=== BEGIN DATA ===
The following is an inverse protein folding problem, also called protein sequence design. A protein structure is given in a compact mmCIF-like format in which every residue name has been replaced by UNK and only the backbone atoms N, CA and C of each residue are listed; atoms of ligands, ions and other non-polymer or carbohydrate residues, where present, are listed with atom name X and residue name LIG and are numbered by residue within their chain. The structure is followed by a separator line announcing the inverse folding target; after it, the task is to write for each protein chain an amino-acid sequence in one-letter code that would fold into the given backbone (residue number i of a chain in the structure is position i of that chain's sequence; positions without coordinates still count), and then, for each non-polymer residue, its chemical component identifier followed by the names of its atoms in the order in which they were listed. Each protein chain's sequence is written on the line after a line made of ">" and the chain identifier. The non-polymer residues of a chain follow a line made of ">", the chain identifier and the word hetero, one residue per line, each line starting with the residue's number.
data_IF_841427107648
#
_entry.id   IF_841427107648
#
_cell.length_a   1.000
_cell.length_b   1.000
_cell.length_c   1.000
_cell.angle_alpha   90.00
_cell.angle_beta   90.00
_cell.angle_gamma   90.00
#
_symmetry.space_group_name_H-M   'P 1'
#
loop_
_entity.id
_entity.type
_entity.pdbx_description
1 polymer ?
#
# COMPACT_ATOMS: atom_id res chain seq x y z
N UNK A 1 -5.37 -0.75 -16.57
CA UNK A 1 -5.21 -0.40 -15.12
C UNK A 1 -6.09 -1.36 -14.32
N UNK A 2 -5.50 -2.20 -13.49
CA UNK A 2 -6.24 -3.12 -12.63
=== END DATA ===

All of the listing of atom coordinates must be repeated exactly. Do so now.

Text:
The following is an inverse protein folding problem, also called protein sequence design. A protein structure is given in a compact mmCIF-like format in which every residue name has been replaced by UNK and only the backbone atoms N, CA and C of each residue are listed; atoms of ligands, ions and other non-polymer or carbohydrate residues, where present, are listed with atom name X and residue name LIG and are numbered by residue within their chain. The structure is followed by a separator line announcing the inverse folding target; after it, the task is to write for each protein chain an amino-acid sequence in one-letter code that would fold into the given backbone (residue number i of a chain in the structure is position i of that chain's sequence; positions without coordinates still count), and then, for each non-polymer residue, its chemical component identifier followed by the names of its atoms in the order in which they were listed. Each protein chain's sequence is written on the line after a line made of ">" and the chain identifier. The non-polymer residues of a chain follow a line made of ">", the chain identifier and the word hetero, one residue per line, each line starting with the residue's number.
data_IF_841427107648
#
_entry.id   IF_841427107648
#
_cell.length_a   1.000
_cell.length_b   1.000
_cell.length_c   1.000
_cell.angle_alpha   90.00
_cell.angle_beta   90.00
_cell.angle_gamma   90.00
#
_symmetry.space_group_name_H-M   'P 1'
#
loop_
_entity.id
_entity.type
_entity.pdbx_description
1 polymer ?
#
# COMPACT_ATOMS: atom_id res chain seq x y z
N UNK A 1 -5.37 -0.75 -16.57
CA UNK A 1 -5.21 -0.40 -15.12
C UNK A 1 -6.09 -1.36 -14.32
N UNK A 2 -5.50 -2.20 -13.49
CA UNK A 2 -6.24 -3.12 -12.63